When you cannot hold a job in Kentucky because of a disability, you rely on certain income sources to keep you afloat financially. Some of these are independent and not affected by other income sources, but some may be reduced based on the combined total. In the case of Social Security disability benefits, whether the amount is lowered depends on the particular source of income.
According to the Social Security Administration, some public benefits do not reduce the amount of your SSD benefits. These include payments from the Veterans Administration and Supplemental Security Income. If you worked for a state or local government agency and your Social Security taxes came out of your earnings, then that will not affect your SSD payments, either.
There are, however, some public disability benefits that will lower your SSD payments. For example, if you worked for a federal, state or local government agency, and you are receiving benefits for a disability that is not job-related, that may change your SSD amount. So would the following:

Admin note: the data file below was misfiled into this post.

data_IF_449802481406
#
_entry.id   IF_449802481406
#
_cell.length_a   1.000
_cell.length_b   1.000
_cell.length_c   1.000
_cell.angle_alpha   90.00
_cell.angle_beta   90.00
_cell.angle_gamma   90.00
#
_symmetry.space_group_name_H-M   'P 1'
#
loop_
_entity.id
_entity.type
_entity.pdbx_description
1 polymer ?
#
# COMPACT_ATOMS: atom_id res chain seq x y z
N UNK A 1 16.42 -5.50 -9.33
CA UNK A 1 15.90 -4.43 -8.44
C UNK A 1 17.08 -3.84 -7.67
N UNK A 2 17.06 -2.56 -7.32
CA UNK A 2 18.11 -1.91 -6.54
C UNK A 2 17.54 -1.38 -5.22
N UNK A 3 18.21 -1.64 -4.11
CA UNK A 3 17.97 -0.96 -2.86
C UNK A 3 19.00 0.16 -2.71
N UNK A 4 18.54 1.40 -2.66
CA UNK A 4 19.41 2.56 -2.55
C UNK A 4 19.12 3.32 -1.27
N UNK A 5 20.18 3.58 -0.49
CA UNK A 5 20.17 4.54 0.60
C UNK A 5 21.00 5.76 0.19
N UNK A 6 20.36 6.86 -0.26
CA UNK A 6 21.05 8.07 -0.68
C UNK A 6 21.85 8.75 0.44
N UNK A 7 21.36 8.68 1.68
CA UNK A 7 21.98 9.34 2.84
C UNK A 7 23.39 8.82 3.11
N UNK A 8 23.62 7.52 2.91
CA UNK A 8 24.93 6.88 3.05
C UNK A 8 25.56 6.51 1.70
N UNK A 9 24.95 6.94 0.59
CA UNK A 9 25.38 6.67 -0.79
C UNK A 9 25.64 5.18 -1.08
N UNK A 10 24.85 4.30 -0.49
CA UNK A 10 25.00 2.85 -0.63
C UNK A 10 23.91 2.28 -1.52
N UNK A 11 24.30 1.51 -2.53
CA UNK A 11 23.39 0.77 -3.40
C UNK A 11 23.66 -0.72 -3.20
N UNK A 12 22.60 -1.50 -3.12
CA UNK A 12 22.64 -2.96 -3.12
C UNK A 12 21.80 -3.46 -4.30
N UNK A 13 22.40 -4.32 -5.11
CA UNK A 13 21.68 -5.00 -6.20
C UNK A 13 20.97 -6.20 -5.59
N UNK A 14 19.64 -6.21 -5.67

- Civil service disability benefits
- Retirement benefits based on your disability that are through a state or local government
- State temporary disability benefits
- Workers' compensation benefits
Unfortunately, the combined monthly amount of SSD and other benefits listed above must not be above 80 percent of your average wages at the time that you became disabled. Any amount over that will be deducted from the SSD benefit, but will not affect the other sources of income. A lump-sum payment from one of these sources may also affect the amount of SSD benefits you receive. This general information is educational in nature, and should not replace the advice of an attorney.